This PhD project is focussed on the development of a new class of deep ultraviolet light sources based on novel mode-locked fibre laser architectures and nonlinear optics in gas-filled hollow-core fibres. The core aim is to create compact table-top systems that generate extremely short pulses of light in the ultraviolet, with the long-term goal of using them for industrial and healthcare applications.
You will be deeply involved with the design, construction and optimisation of these light sources. This project will be primarily experimental with a significant numerical modelling component. You will learn skills experience ranging from CAD design and optomechanical construction, through to fundamental studies of the nonlinear dynamics of guided waves, the interaction of intense laser pulses with gases, and world-record level frequency conversion to the ultraviolet.
This project is embedded within a large-scale interdisciplinary team developing novel solutions to challenging healthcare problems. While the project itself is rooted in experimental physics, you will obtain wide-ranging experience and interaction with biologists, clinicians and experts in industrialisation and healthcare technology.
This project is very well funded by the EPSRC, and will make use of brand new laboratory space and state-of-the-art equipment and facilities.
You will be hosted within Prof. John Travers group at Heriot-Watt University in Edinburgh: the laboratory of ultrafast physics and optics (LUPO). The broad goals of the group are to use nonlinear optics to create new light sources with tailored, and extreme, spectral and temporal properties. Examples include: the generation of high energy single-cycle pulses in both the ultraviolet (especially the vacuum region), and the mid-infrared; new techniques for broadband white-light supercontinuum generation; the production of ultrafast electric field waveforms called optical attosecond pulses (pulses shorter than one million billionth of a second in the visible and ultraviolet); and the design and construction of high-energy few-cycle ultrafast fibre lasers.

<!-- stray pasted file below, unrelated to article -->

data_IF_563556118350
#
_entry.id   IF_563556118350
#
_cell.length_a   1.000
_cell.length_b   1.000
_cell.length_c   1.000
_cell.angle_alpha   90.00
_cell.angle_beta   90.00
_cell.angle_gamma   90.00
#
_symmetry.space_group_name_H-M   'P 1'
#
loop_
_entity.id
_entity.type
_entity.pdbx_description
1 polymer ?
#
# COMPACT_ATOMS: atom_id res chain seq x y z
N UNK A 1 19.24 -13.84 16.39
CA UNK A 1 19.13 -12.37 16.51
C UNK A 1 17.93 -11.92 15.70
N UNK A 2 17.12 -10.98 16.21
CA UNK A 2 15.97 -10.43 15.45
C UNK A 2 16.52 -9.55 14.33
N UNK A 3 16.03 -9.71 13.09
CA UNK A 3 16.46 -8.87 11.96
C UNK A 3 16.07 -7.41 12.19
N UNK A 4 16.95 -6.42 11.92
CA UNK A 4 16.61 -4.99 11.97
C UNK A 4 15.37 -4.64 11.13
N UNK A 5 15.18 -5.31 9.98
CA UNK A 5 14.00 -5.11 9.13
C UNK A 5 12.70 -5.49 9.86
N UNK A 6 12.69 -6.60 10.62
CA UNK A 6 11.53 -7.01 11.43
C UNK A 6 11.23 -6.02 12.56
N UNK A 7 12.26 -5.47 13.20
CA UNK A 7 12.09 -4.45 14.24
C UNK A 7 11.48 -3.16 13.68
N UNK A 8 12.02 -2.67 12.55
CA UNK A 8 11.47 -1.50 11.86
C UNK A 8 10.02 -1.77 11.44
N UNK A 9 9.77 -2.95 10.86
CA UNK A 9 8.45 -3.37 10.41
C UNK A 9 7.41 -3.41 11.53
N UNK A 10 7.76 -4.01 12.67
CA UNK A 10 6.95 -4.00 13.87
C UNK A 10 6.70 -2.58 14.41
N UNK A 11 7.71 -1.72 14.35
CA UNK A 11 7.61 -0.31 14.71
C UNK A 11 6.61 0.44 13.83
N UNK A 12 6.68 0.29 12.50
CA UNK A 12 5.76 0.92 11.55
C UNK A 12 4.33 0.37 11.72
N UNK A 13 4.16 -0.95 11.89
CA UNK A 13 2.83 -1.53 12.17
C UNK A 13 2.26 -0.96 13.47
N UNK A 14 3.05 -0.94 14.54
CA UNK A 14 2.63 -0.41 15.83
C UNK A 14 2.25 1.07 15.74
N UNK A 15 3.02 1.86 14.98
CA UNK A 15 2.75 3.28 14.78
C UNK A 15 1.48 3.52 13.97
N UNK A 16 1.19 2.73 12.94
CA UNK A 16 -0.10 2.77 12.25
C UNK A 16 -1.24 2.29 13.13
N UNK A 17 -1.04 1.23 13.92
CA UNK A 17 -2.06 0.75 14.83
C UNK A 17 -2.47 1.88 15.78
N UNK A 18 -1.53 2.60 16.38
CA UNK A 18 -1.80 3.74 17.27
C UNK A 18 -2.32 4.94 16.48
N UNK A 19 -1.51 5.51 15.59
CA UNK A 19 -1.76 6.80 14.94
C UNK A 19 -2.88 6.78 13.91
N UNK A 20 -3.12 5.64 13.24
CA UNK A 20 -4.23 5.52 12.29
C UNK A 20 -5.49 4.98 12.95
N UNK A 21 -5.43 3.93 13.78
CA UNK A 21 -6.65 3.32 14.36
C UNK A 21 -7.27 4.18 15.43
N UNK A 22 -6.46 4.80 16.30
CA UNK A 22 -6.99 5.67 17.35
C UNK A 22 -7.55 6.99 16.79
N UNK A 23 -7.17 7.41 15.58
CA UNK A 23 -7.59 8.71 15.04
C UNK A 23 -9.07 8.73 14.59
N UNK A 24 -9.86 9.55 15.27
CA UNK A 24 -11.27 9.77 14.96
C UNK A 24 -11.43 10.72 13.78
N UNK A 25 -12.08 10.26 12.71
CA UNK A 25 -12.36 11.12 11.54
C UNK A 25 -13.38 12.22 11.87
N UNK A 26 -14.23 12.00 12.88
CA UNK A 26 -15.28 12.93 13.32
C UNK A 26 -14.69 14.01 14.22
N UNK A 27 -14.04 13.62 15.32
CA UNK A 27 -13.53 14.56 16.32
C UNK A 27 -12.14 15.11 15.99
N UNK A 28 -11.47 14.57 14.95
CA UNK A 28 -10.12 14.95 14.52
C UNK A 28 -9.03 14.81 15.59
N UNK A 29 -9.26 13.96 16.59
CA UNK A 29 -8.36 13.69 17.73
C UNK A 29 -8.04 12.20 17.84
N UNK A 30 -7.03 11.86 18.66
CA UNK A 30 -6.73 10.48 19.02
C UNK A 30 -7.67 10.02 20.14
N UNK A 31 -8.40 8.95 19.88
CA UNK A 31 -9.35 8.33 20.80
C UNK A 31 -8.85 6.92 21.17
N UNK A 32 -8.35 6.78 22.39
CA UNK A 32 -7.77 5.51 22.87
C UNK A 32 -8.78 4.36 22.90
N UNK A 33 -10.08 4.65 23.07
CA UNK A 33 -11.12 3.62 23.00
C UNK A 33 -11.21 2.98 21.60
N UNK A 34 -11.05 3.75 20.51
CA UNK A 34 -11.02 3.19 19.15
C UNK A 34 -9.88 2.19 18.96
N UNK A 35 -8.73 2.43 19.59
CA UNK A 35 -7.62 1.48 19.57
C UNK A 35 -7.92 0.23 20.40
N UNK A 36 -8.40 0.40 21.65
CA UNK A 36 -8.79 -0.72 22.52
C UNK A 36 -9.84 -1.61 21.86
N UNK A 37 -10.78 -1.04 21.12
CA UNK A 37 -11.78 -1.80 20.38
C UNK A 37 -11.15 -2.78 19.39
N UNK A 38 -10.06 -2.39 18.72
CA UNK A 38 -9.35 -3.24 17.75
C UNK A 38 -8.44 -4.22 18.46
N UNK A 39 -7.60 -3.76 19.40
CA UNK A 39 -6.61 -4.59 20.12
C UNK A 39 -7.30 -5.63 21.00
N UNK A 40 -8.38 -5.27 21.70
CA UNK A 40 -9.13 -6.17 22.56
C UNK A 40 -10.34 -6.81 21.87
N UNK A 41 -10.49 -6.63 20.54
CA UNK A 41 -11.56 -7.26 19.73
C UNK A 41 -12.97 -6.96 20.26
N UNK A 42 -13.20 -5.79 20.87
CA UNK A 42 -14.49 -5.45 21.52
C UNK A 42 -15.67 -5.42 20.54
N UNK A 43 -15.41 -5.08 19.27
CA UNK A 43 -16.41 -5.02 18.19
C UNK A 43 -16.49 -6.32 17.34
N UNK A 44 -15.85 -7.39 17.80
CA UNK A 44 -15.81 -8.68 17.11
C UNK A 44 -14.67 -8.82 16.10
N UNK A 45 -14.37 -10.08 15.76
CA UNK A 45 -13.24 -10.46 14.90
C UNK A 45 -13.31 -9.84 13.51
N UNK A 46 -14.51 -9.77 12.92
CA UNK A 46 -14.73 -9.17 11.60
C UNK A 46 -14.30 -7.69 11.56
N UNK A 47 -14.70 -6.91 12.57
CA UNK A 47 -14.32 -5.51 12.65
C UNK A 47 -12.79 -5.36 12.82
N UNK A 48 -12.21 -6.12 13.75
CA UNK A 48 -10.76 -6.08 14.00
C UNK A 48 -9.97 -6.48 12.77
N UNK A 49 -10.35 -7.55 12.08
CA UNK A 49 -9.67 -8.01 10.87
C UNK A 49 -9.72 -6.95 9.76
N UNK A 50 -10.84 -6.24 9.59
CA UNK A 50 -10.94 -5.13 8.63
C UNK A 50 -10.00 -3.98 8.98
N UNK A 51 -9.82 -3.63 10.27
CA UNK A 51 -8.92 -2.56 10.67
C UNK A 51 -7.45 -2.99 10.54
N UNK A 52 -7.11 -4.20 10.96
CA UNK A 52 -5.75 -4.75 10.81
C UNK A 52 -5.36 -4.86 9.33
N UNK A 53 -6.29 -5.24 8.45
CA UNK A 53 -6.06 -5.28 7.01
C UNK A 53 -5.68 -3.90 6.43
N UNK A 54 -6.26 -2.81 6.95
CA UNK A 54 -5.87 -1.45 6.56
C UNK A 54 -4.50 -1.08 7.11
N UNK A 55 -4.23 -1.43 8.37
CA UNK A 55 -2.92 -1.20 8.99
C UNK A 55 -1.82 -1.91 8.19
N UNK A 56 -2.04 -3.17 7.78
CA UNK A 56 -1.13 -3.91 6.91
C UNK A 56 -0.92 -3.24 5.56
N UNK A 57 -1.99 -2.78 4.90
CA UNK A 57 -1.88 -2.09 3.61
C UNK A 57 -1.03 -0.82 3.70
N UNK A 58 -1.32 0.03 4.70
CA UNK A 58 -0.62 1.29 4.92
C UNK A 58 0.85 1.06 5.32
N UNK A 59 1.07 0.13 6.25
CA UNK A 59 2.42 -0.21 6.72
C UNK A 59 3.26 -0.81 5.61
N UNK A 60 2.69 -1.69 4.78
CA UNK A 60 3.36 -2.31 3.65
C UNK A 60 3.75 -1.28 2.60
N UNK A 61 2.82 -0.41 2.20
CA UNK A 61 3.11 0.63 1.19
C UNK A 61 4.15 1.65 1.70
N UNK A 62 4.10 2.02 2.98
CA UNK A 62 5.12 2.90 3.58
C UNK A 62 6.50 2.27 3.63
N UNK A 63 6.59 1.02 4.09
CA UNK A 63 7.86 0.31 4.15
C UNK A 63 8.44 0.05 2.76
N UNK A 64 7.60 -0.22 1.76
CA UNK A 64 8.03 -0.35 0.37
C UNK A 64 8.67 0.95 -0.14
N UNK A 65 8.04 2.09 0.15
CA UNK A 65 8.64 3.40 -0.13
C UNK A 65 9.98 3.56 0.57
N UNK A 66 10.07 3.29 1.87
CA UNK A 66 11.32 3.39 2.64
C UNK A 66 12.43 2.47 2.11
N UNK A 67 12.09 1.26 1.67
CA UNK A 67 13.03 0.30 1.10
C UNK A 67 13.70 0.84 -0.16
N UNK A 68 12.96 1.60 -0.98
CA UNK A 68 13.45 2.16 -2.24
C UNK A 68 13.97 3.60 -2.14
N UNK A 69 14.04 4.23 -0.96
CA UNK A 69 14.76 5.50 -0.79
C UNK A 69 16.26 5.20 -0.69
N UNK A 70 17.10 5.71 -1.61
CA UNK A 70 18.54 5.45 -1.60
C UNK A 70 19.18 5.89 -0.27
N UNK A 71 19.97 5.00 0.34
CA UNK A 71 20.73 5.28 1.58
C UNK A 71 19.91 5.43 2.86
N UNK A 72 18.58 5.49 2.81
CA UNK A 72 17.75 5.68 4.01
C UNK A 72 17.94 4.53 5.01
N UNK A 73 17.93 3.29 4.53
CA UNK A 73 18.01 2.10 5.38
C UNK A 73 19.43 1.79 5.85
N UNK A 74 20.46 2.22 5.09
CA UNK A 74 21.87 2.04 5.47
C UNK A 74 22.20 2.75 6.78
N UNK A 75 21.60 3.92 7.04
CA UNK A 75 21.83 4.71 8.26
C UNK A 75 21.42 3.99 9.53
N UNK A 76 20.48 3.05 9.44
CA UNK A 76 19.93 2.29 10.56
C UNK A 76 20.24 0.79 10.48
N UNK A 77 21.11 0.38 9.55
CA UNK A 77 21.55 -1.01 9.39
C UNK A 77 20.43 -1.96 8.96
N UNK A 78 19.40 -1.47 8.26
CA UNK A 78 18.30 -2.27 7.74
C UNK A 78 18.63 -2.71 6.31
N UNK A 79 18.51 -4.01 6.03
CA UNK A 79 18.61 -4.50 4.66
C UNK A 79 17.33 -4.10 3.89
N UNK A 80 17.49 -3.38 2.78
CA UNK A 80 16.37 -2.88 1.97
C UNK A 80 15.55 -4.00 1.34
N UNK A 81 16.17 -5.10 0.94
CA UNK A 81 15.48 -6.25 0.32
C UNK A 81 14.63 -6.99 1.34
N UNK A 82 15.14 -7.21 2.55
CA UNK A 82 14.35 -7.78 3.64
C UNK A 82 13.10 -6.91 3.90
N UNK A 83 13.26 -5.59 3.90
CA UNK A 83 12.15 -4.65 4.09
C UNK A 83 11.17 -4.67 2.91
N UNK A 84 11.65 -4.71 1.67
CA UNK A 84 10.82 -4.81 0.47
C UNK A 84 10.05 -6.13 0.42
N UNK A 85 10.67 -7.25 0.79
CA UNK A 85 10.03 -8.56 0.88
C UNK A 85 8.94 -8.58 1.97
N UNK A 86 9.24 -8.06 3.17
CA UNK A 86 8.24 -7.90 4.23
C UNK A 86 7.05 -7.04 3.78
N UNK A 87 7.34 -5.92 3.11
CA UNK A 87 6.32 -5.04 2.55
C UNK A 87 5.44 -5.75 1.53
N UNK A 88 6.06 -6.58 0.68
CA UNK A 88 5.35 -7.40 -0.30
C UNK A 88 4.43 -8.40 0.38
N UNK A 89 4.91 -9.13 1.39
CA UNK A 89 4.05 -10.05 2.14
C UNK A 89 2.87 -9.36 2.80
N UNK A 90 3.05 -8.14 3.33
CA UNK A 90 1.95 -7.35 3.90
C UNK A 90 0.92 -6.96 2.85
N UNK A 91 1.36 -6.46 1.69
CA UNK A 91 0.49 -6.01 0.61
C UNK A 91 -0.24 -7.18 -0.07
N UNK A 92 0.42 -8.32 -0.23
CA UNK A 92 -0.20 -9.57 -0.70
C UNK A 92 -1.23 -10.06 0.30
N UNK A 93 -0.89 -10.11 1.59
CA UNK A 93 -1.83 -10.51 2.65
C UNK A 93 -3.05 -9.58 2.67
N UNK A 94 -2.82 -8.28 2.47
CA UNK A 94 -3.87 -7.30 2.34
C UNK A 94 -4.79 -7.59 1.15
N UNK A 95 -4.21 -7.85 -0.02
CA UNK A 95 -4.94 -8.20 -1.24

We use these light sources for both fundamental science (such as the physics of nonlinear optics, ultrafast light-gas interactions, new ways of driving strong-field physics, advanced spectroscopy), and for applications in healthcare, advanced manufacturing and the semiconductor industry.
Please see https://lupo-lab.com and contact Prof. John Travers ([Email Address Removed]) for further details.
How to Apply
1. Important Information before you Apply
When applying through the Heriot-Watt on-line system please ensure you provide the following information:
(a) in ‘Study Option’
You will need to select ‘Edinburgh’ and ‘Postgraduate Research’. ‘Programme’ presents you with a drop-down menu. Choose Chemistry PhD, Physics PhD, Chemical Engineering PhD, Mechanical Engineering PhD, Bio-science & Bio-Engineering PhD or Electrical PhD as appropriate and select September 2022 for study option (this can be updated at a later date if required)
(b) in ‘Research Project Information’
You will be provided with a free text box for details of your research project. Enter Title and Reference number of the project for which you are applying and also enter the potential supervisor’s name.
This information will greatly assist us in tracking your application.
Please note that once you have submitted your application, it will not be considered until you have uploaded your CV and transcripts.